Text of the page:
That was old way. The new way is the streamlined M.E.T program: a dual degree from Berkeley’s College of Engineering and Haas School of Business, earned in four years, integrating the knowledge, experience and career development of the intersecting fields. Students gain “a comprehensive understanding of technology innovation, ready to start their own company, lead innovation inside an established firm or contribute to a social-impact venture.”
The first cohort of fifty students began in the fall of 2017. Current high school seniors admitted as freshmen in 2019 will be just the third cohort, but already can benefit from enhancements to the program. One is the new addition of Bioengineering and Civil Engineering to the current engineering choices of Electrical Engineering & Computer Science; Industrial Engineering & Operations Research; and Mechanical Engineering. “I think that is the best kept secret we have about the program,” says Dito.
To spread the news, Berkeley is heavily marketing M.E.T. right now to reach students from around the nation and around the globe. Assembling a diverse group of candidates is essential to developing a unique cohort and international students are very much encouraged to apply.
The M.E.T. program is rigorous. A typical course load is five or six classes and 20 units each semester, versus four classes and 16 units for a typical Cal Berkeley undergraduate. M.E.T. freshmen, for example, take math, natural science, computer science, business administration, and M.E.T. special topics their first semester; by senior year, they’ll be completing their required upper division engineering, business and computer science courses, as well as M.E.T. special topics and elective business courses. By the time they graduate, they will have earned 150 course units.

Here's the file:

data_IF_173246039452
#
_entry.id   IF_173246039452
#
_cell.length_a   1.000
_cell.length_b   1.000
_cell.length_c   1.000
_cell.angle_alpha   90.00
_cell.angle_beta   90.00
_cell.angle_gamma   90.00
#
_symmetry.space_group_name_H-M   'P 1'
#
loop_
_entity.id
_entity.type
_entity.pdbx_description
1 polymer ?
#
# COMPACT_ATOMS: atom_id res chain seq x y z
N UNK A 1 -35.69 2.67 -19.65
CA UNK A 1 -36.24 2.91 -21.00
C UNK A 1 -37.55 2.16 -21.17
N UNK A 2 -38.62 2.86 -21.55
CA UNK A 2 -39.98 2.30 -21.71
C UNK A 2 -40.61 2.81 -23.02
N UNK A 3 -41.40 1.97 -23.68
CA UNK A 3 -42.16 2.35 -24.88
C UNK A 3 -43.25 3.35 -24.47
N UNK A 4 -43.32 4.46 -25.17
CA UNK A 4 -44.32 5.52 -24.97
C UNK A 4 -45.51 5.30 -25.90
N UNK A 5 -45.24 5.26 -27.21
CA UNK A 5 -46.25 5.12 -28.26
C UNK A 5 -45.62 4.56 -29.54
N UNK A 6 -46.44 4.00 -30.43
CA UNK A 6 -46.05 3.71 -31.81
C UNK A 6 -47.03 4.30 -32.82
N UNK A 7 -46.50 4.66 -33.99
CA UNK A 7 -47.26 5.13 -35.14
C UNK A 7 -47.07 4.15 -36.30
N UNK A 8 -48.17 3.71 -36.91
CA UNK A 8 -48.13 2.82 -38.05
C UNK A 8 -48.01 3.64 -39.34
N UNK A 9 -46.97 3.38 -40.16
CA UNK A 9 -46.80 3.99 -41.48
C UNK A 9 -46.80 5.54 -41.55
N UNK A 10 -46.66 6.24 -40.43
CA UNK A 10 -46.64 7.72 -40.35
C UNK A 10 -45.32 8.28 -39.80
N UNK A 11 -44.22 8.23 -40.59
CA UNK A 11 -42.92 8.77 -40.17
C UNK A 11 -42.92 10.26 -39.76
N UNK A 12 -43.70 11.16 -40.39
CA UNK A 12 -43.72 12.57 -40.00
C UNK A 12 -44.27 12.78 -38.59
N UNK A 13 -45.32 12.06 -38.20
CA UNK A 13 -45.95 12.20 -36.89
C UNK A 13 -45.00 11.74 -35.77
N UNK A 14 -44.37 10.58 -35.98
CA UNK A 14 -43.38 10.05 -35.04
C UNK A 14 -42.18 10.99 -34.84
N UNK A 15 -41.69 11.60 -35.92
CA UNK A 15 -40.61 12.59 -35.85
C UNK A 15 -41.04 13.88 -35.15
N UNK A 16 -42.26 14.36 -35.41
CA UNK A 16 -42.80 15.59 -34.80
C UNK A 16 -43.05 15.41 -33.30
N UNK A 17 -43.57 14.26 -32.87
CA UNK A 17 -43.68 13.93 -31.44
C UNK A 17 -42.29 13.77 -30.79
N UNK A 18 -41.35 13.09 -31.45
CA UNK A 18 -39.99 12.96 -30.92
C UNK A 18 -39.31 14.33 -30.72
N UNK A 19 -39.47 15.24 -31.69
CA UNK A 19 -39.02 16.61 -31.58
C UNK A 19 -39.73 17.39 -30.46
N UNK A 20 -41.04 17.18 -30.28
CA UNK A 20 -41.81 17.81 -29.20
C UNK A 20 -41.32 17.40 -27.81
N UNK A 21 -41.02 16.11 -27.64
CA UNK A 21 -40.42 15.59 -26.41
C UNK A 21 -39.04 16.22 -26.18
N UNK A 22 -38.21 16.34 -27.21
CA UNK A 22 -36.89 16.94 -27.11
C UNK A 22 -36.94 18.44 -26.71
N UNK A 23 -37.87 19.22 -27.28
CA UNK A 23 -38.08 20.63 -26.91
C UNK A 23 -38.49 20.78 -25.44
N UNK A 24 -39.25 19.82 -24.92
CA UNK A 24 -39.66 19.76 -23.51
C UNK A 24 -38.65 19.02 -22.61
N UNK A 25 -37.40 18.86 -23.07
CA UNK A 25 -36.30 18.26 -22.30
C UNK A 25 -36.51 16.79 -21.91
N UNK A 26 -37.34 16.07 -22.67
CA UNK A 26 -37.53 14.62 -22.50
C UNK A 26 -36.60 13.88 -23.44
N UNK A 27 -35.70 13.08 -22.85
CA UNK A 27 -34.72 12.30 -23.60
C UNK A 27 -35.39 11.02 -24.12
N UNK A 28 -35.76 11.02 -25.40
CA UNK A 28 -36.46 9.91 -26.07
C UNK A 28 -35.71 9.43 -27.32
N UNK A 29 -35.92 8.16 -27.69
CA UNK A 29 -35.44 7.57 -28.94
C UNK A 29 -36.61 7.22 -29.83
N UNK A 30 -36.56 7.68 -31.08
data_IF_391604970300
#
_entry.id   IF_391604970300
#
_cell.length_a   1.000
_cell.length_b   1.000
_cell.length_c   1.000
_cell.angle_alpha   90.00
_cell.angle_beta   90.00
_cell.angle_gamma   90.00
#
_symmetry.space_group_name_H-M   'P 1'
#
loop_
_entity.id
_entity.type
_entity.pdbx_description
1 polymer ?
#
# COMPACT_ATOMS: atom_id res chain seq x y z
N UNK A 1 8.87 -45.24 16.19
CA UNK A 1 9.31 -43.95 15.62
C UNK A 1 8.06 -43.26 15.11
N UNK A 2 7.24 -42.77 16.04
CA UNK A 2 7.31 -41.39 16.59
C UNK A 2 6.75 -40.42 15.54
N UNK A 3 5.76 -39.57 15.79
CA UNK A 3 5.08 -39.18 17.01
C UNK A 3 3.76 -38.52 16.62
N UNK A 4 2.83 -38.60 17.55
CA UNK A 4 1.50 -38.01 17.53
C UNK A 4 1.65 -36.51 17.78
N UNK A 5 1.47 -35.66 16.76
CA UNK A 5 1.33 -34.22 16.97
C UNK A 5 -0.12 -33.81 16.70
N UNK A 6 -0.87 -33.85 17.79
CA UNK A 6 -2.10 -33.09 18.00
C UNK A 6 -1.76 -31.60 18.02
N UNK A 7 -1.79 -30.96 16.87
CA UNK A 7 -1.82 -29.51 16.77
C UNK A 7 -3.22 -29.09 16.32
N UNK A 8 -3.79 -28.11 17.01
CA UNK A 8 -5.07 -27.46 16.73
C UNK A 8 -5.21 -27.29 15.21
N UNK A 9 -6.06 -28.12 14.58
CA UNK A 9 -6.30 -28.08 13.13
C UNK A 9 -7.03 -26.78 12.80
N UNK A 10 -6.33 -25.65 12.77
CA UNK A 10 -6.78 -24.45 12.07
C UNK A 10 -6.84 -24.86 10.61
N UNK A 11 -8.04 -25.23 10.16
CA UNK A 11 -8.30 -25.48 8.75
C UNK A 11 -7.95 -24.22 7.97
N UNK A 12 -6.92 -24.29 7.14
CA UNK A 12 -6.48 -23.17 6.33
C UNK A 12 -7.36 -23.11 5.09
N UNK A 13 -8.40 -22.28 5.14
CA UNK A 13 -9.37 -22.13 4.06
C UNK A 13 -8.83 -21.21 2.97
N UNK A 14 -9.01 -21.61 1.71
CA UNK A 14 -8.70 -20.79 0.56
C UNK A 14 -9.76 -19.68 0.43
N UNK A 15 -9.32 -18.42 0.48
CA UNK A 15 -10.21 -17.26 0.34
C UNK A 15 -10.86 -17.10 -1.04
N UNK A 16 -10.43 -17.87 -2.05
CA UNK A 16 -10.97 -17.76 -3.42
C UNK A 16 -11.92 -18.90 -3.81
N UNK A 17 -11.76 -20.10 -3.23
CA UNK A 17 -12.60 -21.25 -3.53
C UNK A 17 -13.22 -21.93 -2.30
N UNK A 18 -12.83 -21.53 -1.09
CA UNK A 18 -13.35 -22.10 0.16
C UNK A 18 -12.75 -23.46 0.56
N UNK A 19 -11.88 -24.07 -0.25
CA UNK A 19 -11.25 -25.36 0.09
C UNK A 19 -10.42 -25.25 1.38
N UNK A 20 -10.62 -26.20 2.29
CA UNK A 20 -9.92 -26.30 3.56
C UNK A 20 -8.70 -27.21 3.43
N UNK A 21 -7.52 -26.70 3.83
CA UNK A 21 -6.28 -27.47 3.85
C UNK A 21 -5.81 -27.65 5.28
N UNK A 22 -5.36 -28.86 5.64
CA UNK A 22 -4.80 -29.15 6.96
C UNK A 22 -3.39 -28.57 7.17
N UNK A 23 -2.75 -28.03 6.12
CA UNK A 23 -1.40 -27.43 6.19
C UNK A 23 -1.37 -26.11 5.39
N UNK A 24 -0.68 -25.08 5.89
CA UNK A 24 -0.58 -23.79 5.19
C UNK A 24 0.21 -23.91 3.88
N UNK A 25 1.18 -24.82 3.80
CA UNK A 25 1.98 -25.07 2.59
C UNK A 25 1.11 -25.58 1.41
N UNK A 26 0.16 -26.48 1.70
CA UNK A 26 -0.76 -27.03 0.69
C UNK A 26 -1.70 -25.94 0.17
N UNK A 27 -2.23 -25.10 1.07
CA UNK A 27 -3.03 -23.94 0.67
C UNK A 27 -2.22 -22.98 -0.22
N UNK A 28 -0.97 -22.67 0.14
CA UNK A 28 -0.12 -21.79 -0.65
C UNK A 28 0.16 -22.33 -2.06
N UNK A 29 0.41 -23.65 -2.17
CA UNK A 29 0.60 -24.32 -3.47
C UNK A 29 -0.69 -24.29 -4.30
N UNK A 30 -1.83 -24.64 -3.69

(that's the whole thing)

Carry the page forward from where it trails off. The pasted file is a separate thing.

How can students manage this? The answer, says Dito, is a carefully curated academic experience, with a built-in support system of advisors to help students select their courses and manage their schedules. M.E.T. students also receive multiple advantages, such as priority access to classes, special programming, information sessions, and a speaker series, as well as being part of a tight-knit community of peers.
To help keep stress in check, there is an enhanced student services team dedicated to M.E.T. students, in addition to regular campus resources. They have access to complimentary wellness services, mindfulness resources, and their own collaboration space with TVs and snacks. “M.E.T. students are well-resourced and well-served,” says Dito.